The underlying assumption being that therapy is meant to help the patient. Definitely not true in many cases. The borderline personality diagnosis would not exist if the main priority of therapy was to help the patient.
what do we mean by ‘outcomes’ using tick box questionnaires often funded by drug companies is not an outcome.
Can someone define outcome please?
Surely self report by the individual on the receiving end of ‘therapy’ is all we really have?
We also know how thankful people are for just being offered warmth and kindness, not to mention the highly prevalent people pleasing and low self esteem subservience we see all around us.
Why do we need some culturally sanctioned power player called a therapist to offer warmth and kindness to people?
Is it not time to de-professionalise and democratise care and compassion?
To do away with the ‘soothing fictions’ of professional therapy?
Wampold and others research has already demonstrated the most important factor in therapy and its nothing to do with therapy – its all about the resources the person has, resources in the broadest sense.
Most therapists I know including me have no more clue as to what is going on or how to live than anyone else does. Mental health ‘professionals’ in the UK across primary and secondary care are being burned out by overwhelming work loads, targets and toxic work cultures – while at the same time offering ‘clients’ ‘treatments’ on low self esteem and asserting ones self in a not ironic way.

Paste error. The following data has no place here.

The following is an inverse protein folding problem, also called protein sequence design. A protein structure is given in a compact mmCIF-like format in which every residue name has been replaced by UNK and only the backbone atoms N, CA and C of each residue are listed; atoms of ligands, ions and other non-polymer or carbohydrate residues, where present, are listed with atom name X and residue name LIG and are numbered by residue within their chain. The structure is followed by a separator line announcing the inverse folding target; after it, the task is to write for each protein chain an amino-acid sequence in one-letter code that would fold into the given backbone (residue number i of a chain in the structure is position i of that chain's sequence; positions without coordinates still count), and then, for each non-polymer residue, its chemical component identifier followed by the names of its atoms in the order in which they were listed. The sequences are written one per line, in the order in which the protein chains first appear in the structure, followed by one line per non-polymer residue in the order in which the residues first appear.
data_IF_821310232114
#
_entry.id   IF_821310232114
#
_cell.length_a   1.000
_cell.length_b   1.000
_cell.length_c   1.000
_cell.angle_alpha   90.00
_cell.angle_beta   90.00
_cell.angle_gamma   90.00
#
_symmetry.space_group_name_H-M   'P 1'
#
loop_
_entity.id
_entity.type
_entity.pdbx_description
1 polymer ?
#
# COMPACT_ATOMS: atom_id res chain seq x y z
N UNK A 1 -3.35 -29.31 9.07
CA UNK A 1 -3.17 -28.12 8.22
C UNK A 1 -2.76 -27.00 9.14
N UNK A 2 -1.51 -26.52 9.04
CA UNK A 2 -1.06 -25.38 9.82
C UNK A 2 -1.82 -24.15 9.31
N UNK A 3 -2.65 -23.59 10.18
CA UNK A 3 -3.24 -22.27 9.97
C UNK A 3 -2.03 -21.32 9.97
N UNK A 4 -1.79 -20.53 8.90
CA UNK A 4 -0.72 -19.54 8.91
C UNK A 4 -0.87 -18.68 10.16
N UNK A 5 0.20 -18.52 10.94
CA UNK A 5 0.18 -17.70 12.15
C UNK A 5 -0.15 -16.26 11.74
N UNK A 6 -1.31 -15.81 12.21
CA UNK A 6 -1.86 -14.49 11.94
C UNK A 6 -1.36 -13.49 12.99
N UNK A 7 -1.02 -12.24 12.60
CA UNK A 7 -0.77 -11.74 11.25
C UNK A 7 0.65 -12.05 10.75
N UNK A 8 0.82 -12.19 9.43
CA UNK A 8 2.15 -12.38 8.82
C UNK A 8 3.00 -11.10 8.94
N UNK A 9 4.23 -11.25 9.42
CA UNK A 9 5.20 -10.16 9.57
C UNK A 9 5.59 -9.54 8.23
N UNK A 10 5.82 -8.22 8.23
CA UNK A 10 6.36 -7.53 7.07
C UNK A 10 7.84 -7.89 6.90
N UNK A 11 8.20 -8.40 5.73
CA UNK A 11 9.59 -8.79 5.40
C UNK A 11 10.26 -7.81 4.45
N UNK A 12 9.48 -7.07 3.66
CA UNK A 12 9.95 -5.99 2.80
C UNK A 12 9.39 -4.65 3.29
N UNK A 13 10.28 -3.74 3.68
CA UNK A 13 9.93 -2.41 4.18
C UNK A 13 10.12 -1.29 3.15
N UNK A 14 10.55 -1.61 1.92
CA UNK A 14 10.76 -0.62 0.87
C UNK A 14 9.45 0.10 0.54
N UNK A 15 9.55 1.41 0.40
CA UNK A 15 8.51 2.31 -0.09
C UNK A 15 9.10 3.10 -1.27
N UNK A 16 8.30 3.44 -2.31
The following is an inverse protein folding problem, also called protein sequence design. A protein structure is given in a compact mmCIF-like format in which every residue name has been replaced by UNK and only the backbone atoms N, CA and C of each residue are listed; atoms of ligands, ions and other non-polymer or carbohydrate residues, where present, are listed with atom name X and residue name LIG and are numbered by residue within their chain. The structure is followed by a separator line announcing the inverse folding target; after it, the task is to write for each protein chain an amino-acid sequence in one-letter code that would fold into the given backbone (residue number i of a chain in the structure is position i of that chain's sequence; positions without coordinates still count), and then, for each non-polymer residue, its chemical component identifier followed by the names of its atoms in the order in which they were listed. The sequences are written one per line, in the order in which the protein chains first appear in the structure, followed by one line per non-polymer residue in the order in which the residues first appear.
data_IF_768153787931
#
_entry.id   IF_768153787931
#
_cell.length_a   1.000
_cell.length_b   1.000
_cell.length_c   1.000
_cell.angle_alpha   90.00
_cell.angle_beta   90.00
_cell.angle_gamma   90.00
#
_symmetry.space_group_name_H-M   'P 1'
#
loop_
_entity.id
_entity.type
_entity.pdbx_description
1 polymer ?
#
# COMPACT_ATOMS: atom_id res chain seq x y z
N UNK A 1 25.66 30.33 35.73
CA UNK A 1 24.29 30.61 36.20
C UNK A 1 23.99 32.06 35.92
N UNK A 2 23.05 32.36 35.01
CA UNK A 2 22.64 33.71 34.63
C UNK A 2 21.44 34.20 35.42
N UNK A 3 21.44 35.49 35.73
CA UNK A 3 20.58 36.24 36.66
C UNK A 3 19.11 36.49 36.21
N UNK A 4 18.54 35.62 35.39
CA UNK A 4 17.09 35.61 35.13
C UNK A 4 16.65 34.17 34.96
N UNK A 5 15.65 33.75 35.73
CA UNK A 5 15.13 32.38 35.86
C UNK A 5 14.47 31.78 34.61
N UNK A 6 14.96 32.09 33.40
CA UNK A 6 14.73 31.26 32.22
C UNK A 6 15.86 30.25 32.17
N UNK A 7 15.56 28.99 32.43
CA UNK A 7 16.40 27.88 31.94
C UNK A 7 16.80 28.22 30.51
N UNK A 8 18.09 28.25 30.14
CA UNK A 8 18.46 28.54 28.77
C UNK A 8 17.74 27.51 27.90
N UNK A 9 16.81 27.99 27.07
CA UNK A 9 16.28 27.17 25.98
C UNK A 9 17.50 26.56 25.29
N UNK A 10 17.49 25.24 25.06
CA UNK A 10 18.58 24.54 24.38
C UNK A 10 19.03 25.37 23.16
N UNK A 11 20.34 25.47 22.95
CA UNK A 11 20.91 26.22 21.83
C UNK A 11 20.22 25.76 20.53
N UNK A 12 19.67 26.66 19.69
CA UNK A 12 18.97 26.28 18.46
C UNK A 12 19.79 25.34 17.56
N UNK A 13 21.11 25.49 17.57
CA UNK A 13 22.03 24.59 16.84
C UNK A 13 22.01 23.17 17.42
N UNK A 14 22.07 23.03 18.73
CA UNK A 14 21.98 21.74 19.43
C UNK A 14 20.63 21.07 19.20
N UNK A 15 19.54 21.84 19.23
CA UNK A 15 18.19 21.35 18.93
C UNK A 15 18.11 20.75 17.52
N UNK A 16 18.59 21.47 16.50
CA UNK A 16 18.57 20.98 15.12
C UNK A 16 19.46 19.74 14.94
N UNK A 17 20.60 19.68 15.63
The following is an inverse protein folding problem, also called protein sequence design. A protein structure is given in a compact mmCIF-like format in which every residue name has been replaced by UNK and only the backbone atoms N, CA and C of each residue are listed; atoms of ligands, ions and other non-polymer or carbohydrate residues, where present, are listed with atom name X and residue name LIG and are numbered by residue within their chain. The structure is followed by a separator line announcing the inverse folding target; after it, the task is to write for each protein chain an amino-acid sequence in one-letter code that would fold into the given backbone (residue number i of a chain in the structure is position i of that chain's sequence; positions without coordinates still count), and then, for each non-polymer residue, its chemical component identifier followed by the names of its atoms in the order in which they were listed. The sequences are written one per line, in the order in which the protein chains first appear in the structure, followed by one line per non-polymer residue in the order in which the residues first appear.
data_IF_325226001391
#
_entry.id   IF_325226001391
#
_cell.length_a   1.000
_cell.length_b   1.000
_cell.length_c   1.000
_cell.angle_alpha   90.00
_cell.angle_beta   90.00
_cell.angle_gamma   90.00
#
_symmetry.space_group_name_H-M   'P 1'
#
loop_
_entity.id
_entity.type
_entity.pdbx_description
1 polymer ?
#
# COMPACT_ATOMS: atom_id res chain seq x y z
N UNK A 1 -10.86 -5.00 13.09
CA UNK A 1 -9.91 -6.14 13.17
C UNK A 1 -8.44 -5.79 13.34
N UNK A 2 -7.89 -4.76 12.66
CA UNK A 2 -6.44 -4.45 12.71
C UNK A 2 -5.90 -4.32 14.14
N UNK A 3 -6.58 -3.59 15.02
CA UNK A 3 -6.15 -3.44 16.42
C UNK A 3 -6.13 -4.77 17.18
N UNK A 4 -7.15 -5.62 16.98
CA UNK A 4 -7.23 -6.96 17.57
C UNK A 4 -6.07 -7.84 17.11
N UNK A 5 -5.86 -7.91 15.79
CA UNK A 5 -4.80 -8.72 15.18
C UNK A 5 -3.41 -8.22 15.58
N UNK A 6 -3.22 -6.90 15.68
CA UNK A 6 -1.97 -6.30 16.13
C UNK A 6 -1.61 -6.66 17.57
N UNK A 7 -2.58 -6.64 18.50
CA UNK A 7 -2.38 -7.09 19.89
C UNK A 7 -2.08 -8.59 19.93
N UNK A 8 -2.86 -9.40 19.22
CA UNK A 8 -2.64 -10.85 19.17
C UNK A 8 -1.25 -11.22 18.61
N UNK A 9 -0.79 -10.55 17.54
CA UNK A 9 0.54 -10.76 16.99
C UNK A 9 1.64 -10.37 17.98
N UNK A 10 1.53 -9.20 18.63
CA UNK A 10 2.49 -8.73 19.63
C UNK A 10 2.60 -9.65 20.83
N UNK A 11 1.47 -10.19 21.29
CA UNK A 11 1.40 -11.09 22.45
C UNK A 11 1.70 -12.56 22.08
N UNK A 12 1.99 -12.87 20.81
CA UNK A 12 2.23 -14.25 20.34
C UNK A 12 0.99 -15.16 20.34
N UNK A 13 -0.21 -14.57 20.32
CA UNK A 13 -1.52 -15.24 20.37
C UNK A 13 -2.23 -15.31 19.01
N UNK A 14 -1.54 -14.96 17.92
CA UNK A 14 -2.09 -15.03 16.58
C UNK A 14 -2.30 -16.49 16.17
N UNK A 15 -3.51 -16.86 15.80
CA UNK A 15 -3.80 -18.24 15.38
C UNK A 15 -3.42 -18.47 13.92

Mental health services destroying the wellbeing of staff – ‘clients’ caught in service revolving doors, being offered almost nothing, consistently being educated to see themselves as disordered, labelled, drugged and around and around it all goes. Suffering increasing, suicide increasing, prescribed drugs increasing, iatrogenic harm increasing, early onset dementia doubled in the last 8 years.
Millions of people work extremely hard every day to ensure these cultural disorders are maintained.
Need the promotion, the training, the certificate, the certainty, the status, the money, the power, the soothing fictions.
The road to hell is always paved with good intentions, along with political and economic systems that bring out the worst in human beings.